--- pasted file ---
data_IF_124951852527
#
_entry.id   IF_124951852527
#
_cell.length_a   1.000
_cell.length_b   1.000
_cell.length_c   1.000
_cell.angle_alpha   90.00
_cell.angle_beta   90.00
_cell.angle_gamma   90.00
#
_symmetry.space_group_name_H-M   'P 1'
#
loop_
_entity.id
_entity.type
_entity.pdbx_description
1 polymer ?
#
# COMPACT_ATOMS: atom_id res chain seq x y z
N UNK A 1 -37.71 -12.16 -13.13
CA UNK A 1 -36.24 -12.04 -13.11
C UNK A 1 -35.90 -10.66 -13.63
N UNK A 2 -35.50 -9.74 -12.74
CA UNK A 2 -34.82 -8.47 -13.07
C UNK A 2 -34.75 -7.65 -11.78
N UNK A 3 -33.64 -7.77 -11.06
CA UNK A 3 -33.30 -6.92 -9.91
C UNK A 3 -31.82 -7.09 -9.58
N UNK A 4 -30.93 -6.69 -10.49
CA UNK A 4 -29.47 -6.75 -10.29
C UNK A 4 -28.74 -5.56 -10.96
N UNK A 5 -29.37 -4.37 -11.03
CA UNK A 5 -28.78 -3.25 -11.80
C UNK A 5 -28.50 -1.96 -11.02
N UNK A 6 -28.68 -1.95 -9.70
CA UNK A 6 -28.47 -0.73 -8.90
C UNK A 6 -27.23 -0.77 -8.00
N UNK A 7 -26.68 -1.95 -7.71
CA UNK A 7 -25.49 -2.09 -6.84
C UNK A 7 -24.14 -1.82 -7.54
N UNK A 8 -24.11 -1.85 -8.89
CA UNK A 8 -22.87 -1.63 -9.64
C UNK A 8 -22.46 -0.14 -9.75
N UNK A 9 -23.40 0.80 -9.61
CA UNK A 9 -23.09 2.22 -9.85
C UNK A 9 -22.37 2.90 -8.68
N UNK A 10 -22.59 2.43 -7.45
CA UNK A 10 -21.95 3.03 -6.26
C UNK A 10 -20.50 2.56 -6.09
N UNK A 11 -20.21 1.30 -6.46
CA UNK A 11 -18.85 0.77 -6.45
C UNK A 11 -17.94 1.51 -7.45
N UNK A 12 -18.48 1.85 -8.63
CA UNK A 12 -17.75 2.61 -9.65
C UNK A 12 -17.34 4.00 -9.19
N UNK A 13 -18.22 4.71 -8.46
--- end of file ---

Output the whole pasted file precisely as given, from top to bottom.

data_IF_124951852527
#
_entry.id   IF_124951852527
#
_cell.length_a   1.000
_cell.length_b   1.000
_cell.length_c   1.000
_cell.angle_alpha   90.00
_cell.angle_beta   90.00
_cell.angle_gamma   90.00
#
_symmetry.space_group_name_H-M   'P 1'
#
loop_
_entity.id
_entity.type
_entity.pdbx_description
1 polymer ?
#
# COMPACT_ATOMS: atom_id res chain seq x y z
N UNK A 1 -37.71 -12.16 -13.13
CA UNK A 1 -36.24 -12.04 -13.11
C UNK A 1 -35.90 -10.66 -13.63
N UNK A 2 -35.50 -9.74 -12.74
CA UNK A 2 -34.82 -8.47 -13.07
C UNK A 2 -34.75 -7.65 -11.78
N UNK A 3 -33.64 -7.77 -11.06
CA UNK A 3 -33.30 -6.92 -9.91
C UNK A 3 -31.82 -7.09 -9.58
N UNK A 4 -30.93 -6.69 -10.49
CA UNK A 4 -29.47 -6.75 -10.29
C UNK A 4 -28.74 -5.56 -10.96
N UNK A 5 -29.37 -4.37 -11.03
CA UNK A 5 -28.78 -3.25 -11.80
C UNK A 5 -28.50 -1.96 -11.02
N UNK A 6 -28.68 -1.95 -9.70
CA UNK A 6 -28.47 -0.73 -8.90
C UNK A 6 -27.23 -0.77 -8.00
N UNK A 7 -26.68 -1.95 -7.71
CA UNK A 7 -25.49 -2.09 -6.84
C UNK A 7 -24.14 -1.82 -7.54
N UNK A 8 -24.11 -1.85 -8.89
CA UNK A 8 -22.87 -1.63 -9.64
C UNK A 8 -22.46 -0.14 -9.75
N UNK A 9 -23.40 0.80 -9.61
CA UNK A 9 -23.09 2.22 -9.85
C UNK A 9 -22.37 2.90 -8.68
N UNK A 10 -22.59 2.43 -7.45
CA UNK A 10 -21.95 3.03 -6.26
C UNK A 10 -20.50 2.56 -6.09
N UNK A 11 -20.21 1.30 -6.46
CA UNK A 11 -18.85 0.77 -6.45
C UNK A 11 -17.94 1.51 -7.45
N UNK A 12 -18.48 1.85 -8.63
CA UNK A 12 -17.75 2.61 -9.65
C UNK A 12 -17.34 4.00 -9.19
N UNK A 13 -18.22 4.71 -8.46